Question of the Day: September 4, 2013

If you are reading this in an email you received from me, do not click the link to below. Use the link to my website that is farther down on the email. If you are seeing this in my blog, do the SAT Question of the Day by clicking on this link: (This link takes you to today’s question. If you use my archive, you will see the question related to my SAT explanation for that date.)

The answer is C.  Even using a calculator doesn’t help with this question!!  Over 10,000 students have done this question already and less than half are getting this “simple” subtraction question correct.  OMG!  They all fell for one of the common tricks, traps, or silly mistakes (whatever you want to call it) that shows up regularly on the test.  It comes in many forms, this is just one of them.  The same question could be asked, “Kobe Bryant has played professional basketball from 1996 through 2013.  How many years has he played?”  Did you subtract 1996 from 2013 and get 17?  Oops.  That’s the same mistake as the number of customers.  Here’s another one: “The Wizard printed pages 74 through 105 from his book “Demystifying the SAT and ACT” for his student.  How many pages did he print?”  Did you get 31?  Still the same mistake.  What is it?

In all these cases, you have to remember that the first number: 149, or 1996 or 74 is the first number in the range.  When you subtract it from the last number, you’ve treated the first number as if it wasn’t part of the range, that is, the last number before the range began.  Let’s do a really simple one.  If I had printed pages 74 through 75, you know without thinking much that I printed two pages.  BUT if you subtract, you get an answer of 1!  The same is true of the customers in the SAT Question of the Day.  What if they had served customers 149 and 150?  You know it is 2 but subtraction only gives you 1.  That’s because customer 148 wasn’t served and 149 was.  You need to subtract the number of the customer that wasn’t served from the last one that was served.  The same with Kobe’s career or the number of pages printed.  Of course, you could also subtract the first and last numbers and then add 1 to the difference.  Same thing.

Here are my “Words of Wizardly Wiz-dom:” when you see these questions that involve subtraction of numbers within a range.  Take the first number and subtract it from what would be the second number (customer 149 from 150) and check it out.  You know subtraction gives you one too few customers.  Now simply apply the same technique to their question 201-149 gives you 52 but you know to add 1.  The answer is 53.  Shazaam!  All done and it only took seconds.

I wonder what the ACT folks have in store for us today. (The ACT staff does not put a date on their questions so if you click on an archived blog, you’ll get today’s question and the old explanation. Sorry. The SAT staff has dated their questions; so, their archive is helpful. The ACT folks simply don’t do that.)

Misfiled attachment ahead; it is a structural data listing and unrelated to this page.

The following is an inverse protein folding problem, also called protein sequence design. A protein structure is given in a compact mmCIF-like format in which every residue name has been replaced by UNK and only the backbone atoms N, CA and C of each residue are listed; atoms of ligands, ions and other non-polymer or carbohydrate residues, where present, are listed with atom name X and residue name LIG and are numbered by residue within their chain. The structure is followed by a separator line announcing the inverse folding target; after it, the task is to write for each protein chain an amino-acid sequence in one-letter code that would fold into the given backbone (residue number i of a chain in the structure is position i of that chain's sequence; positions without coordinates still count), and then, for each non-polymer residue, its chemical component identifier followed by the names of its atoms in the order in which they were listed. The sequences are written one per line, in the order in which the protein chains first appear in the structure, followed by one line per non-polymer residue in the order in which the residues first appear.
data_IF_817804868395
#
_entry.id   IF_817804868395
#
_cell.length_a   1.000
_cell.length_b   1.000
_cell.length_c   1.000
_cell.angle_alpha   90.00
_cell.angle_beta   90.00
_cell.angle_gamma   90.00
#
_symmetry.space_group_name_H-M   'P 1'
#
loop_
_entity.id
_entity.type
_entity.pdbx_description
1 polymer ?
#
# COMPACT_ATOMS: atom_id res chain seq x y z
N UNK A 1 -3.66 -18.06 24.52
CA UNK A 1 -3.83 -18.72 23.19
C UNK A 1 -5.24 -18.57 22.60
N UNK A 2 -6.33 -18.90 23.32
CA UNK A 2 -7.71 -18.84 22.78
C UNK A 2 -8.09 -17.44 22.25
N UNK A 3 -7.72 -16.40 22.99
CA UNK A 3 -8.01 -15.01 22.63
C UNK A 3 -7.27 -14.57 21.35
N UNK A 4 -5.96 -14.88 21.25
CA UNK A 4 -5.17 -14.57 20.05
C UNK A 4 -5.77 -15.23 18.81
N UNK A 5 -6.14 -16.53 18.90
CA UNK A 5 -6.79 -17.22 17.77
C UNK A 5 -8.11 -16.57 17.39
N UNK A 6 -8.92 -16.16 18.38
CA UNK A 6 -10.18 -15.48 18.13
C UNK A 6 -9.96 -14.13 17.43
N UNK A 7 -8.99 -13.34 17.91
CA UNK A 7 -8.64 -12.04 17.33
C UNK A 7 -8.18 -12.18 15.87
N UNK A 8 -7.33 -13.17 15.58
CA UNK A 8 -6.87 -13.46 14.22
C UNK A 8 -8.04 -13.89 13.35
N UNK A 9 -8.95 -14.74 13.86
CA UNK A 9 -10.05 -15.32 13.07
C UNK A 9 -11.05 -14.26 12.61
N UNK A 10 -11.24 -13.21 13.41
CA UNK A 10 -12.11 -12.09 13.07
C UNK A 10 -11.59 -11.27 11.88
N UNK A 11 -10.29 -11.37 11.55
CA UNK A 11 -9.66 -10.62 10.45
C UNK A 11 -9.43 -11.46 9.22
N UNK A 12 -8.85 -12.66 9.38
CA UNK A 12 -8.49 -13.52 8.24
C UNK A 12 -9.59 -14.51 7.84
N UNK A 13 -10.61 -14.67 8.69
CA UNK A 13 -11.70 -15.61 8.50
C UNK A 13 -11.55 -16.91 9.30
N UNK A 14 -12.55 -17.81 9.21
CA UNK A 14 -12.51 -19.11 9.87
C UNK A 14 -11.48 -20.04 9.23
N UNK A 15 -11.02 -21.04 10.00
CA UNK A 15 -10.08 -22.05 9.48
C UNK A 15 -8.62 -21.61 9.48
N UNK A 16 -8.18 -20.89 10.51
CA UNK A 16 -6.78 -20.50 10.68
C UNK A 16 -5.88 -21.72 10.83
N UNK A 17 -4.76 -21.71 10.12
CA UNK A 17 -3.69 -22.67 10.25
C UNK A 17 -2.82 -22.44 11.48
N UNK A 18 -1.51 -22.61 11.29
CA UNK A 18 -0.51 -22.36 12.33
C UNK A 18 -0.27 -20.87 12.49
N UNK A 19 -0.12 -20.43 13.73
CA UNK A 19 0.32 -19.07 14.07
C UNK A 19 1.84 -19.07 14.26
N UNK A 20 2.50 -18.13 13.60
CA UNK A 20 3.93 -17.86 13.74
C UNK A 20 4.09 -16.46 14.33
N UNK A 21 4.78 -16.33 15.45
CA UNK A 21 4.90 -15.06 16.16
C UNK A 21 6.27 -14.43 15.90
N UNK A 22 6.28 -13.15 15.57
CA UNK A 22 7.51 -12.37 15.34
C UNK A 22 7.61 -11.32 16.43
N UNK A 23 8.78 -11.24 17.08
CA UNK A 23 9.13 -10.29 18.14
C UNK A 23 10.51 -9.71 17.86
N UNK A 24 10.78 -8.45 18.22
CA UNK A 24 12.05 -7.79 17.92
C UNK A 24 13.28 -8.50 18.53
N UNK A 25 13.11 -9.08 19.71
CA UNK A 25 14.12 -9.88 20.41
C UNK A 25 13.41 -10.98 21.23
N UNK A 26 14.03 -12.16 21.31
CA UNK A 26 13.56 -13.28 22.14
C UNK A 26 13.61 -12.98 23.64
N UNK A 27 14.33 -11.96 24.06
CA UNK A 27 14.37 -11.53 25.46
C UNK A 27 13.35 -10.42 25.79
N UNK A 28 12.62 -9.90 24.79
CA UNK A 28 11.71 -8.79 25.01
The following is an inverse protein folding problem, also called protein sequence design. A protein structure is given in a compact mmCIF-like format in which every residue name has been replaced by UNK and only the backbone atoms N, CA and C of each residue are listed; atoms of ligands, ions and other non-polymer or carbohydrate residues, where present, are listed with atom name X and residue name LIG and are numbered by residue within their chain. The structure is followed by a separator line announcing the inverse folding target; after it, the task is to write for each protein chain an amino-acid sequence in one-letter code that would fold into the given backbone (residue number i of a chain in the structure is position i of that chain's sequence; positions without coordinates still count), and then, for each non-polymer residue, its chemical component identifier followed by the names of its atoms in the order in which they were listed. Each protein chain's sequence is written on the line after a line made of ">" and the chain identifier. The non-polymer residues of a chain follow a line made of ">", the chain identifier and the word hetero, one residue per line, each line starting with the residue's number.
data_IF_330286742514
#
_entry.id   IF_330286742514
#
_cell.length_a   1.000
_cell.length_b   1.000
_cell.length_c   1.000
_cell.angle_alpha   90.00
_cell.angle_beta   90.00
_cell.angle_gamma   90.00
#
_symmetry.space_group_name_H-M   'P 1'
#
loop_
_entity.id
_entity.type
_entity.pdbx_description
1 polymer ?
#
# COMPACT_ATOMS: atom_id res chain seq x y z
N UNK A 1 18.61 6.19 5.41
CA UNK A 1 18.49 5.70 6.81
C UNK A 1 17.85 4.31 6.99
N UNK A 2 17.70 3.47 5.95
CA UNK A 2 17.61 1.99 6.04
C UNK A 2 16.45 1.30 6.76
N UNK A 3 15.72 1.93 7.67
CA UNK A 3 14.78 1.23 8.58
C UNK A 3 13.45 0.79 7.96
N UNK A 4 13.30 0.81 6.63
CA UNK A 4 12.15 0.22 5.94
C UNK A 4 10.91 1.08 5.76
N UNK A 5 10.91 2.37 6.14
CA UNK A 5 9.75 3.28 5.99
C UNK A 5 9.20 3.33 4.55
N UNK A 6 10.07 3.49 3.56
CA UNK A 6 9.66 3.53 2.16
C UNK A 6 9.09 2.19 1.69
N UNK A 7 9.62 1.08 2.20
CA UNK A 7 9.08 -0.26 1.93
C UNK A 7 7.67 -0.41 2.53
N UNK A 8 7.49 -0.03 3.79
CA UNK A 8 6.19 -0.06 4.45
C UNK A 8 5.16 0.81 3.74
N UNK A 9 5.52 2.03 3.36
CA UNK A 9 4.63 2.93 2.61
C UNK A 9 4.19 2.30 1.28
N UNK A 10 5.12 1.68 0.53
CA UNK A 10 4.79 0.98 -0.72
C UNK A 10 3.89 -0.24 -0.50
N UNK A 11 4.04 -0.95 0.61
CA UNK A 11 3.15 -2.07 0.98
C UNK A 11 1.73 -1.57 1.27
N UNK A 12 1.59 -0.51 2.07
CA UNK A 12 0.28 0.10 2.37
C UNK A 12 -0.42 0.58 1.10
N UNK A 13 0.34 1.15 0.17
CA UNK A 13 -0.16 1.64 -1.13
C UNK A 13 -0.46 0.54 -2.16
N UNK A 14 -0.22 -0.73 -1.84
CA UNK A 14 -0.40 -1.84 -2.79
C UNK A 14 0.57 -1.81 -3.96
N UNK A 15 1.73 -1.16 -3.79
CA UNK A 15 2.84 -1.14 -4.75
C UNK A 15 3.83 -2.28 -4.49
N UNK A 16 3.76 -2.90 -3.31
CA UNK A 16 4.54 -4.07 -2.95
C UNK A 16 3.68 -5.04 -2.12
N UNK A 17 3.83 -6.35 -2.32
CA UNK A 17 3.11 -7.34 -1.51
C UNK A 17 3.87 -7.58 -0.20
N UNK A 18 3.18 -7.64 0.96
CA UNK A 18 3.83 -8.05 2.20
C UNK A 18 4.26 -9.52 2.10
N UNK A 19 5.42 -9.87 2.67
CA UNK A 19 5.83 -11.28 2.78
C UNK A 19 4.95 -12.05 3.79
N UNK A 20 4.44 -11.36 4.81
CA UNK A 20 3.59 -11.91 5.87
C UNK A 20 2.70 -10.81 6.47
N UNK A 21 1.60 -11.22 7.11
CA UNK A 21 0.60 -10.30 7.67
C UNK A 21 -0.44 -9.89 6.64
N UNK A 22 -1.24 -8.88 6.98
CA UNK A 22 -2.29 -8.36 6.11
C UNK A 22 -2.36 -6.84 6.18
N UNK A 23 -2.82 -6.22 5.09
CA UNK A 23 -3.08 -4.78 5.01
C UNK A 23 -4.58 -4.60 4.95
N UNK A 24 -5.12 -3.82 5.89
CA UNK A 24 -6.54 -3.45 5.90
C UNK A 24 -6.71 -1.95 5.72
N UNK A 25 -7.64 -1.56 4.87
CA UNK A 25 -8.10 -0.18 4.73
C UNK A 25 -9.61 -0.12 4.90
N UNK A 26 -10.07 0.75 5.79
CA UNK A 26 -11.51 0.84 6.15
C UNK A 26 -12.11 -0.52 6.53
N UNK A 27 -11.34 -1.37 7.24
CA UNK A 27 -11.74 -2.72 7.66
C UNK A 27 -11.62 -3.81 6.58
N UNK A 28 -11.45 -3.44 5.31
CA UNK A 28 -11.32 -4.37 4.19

I’m tired of this question.  How about you?  The ACT folks need to get some new material.  I’ve been doing this blog since last fall and I’ve seen Mrs. Sennett worrying about how much noise the kids are making at least 3 or 4 times!!  Are you listening, ACT Test Writer?  How hard is it to “copy and paste” a different passage into your website??  Anyway…

The answer is still A.  Simply use my “Add?” strategy.  Answers B, C, and D all add something new to the story and, therefore, have to be wrong!  B-no mention of “literary figures.”  C-no sense she is having trouble with “supervising” the children.  D-is bothered by the noise (she’s deaf).  That leaves A.  How easy is that?  Pretty simple.

This technique is very “Wizardly” and is fully explained on Video #3.  If you are trying to improve your Reading score for either test, it is worth taking a look.  Then just practice it.  Char did and her score for the SAT Reading test went from 670 to 800!

Can it really be  “hump day” when Wednesday is part of a 4-day school week?  Is the glass half-empty or half-full?  I ask these questions because you need to focus on the positive.  Focus on what you’ve accomplished and use it as the foundation for moving forward.  Focusing on your failures is too demoralizing.  Build on your base–your successes.  You can improve your scores.  Use your right answers and this blog to boost your confidence.

Enjoy your day.



About Bob Alexander

Bob has been a professional educator starting with teaching biology, becoming a school administrator, and then working as an education lobbyist in Washington, DC. He got his start in national testing by becoming a consulting test writer, later joining Kaplan as a director, and finally starting his own business in 1995. He has written numerous books, consulted for school districts and colleges, developed his website and been featured on a DVD set. He offers SAT and ACT prep classes and tutors individuals and small groups of students in central Florida.
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